What About Learning to Fly on an Intensive Course?

Some people get over the above problem by deciding to learn on a short course over a period of a few weeks, flying several hours a day, and finding accommodation close to the airfield. Some schools even specialize in these types of courses.

This could be a good idea for the PPL, if you have the time, and it is often the only practical way to do a CPL. Learning intensively works well for some students. It means that you have less in the way of distractions from work and family. Also, you don’t have a chance to forget things in between flying lessons – the well known ‘three steps forward, two steps back’ syndrome.

But you need to bear in mind that this way of learning doesn’t work well for all of us. Personally I don’t do well on intensive courses. I find them exhausting, and I start feeling depressed and desperate to escape to a more normal way of life. In fact, I temporarily abandoned my intensive CPL course in the middle, realizing that I needed to take a couple of weeks off so that I could get back to normal life and get things in perspective. I then carried on at a later date.  So make sure that you enjoy and can cope with this way of learning before you start.

There will also be extra costs if you learn to fly on an intensive course, and if money is an issue you will need to work things out carefully. You need to factor in accommodation, travel, and possibly some extra training when you return home in order to learn about local issues.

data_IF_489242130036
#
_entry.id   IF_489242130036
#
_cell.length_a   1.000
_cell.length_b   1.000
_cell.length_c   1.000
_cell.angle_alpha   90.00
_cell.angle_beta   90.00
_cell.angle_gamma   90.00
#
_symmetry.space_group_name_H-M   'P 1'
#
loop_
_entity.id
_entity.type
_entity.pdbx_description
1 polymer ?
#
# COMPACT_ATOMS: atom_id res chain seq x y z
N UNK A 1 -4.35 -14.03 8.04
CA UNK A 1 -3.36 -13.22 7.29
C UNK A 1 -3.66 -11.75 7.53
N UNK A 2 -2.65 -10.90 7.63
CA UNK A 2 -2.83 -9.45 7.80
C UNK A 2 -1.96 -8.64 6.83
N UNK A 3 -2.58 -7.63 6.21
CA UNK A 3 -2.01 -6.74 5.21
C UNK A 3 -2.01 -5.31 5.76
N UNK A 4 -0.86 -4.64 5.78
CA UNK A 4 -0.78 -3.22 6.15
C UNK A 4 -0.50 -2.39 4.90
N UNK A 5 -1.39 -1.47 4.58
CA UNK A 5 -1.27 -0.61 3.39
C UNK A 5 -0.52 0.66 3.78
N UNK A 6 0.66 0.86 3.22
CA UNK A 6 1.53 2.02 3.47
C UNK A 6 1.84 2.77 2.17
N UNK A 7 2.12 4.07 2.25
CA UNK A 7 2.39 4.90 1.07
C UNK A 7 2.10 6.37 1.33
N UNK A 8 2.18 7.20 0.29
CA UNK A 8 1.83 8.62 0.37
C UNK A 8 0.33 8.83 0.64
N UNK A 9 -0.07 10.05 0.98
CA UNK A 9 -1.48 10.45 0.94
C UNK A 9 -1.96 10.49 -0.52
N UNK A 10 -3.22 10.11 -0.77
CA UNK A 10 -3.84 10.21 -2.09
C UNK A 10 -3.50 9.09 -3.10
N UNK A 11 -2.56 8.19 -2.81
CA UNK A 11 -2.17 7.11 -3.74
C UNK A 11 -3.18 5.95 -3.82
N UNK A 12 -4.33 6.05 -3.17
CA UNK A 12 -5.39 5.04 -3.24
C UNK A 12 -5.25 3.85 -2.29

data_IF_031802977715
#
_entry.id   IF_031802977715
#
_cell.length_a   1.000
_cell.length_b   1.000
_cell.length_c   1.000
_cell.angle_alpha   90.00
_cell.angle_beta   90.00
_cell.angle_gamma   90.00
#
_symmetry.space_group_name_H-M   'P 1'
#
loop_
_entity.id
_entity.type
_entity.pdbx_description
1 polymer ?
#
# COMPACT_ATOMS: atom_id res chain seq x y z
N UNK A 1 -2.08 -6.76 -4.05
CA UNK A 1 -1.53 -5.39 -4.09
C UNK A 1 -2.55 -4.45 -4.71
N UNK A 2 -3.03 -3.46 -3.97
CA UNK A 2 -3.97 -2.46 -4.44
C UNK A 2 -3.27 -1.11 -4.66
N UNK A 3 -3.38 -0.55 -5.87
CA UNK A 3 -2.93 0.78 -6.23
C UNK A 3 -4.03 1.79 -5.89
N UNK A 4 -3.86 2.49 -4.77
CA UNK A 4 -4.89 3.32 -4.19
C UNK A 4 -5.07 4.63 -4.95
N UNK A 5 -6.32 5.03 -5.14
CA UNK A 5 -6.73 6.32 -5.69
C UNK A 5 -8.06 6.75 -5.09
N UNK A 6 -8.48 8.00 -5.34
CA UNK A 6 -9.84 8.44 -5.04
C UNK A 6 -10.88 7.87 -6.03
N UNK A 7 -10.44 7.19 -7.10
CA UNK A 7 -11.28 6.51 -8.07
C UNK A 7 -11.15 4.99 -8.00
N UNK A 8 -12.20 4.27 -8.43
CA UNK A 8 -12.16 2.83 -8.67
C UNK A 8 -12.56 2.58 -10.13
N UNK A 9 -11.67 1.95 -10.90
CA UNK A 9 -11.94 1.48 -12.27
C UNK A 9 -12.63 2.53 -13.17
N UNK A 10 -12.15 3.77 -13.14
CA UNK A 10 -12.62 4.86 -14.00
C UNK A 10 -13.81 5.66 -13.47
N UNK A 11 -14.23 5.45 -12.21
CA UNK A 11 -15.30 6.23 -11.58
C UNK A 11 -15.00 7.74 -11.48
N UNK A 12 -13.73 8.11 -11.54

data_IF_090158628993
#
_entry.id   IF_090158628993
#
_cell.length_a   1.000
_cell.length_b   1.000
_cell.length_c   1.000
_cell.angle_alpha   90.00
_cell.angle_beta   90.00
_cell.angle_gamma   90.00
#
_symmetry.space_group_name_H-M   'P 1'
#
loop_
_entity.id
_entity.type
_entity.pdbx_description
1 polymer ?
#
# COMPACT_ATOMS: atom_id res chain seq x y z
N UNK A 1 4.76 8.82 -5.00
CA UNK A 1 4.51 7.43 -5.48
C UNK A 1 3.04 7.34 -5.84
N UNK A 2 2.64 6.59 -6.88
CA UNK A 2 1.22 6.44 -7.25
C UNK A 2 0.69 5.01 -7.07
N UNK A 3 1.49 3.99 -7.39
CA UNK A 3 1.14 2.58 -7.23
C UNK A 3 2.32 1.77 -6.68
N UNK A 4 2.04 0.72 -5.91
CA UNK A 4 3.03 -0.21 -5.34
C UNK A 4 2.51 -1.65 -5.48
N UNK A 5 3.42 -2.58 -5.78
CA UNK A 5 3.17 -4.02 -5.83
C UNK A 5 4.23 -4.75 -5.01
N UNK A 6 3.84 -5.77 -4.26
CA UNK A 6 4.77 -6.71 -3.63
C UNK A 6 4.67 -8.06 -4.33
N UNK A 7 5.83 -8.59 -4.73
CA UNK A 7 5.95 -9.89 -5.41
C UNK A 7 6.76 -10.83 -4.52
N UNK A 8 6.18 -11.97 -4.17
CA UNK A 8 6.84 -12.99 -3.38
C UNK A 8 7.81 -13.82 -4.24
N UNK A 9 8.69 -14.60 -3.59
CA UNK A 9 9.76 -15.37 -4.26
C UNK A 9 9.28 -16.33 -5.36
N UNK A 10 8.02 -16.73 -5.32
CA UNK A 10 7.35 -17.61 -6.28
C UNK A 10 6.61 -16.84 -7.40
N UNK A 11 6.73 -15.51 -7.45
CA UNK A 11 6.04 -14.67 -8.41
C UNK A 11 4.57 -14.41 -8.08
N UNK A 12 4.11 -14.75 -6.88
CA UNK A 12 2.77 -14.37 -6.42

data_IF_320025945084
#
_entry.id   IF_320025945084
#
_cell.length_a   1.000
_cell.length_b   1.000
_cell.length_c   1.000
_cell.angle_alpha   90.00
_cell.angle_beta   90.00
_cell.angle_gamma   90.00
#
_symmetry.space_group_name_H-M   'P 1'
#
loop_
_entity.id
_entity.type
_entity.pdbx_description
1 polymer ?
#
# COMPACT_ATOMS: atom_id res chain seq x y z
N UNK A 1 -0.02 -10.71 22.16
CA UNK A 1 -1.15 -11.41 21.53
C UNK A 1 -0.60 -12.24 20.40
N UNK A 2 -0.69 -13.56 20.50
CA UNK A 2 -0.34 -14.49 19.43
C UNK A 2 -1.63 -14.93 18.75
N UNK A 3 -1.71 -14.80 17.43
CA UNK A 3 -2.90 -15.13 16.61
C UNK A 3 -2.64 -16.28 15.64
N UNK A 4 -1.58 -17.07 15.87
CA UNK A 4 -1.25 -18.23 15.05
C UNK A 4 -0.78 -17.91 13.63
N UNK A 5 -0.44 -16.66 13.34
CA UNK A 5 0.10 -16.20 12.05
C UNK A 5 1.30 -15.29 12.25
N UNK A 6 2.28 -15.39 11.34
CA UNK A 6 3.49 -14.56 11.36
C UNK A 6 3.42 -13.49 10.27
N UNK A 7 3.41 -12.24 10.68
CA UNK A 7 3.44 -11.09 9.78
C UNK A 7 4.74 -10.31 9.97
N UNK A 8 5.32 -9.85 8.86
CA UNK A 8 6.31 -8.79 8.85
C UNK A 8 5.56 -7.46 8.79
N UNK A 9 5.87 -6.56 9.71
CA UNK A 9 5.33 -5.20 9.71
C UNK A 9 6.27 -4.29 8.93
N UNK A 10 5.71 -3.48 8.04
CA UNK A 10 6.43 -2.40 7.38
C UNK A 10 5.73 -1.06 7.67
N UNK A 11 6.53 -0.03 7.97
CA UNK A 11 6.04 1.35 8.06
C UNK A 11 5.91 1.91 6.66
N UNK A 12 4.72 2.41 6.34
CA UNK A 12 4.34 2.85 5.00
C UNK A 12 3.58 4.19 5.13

Also, unless you make a special trip in advance, you will not be able to visit the flying school before you start your course. So you will not really know if you like the place, or what the instructors are like. You don’t want to have to leave in the middle, if the course turns out to be a rather expensive mistake for some reason.

Other Financial Issues

Understandably, many people shop around in order to save money, since flying training is by no means cheap. It is true that costs do vary, but you need to bear in mind that the hourly rate is not the whole story.

If you learn at a large airport, you may have to spend quite a sizeable proportion of your time waiting for other traffic, perhaps being held up with the engine running while airliners and other large aircraft arrive or depart. Also, you may not be allowed to fly patterns or do some other exercises, and you will therefore have to fly to another airfield for these. All of these can make the course more expensive than it appears to be at first.

In addition, flying schools charge aircraft time in different ways – some charge for the whole time the engine is running, others use brakes off to brakes on, while a few base their charges on tacho readings (this usually works out cheapest). It doesn’t make a huge amount of difference, but if other things are equal, it’s worth bearing in mind. So this is something you should perhaps ask about.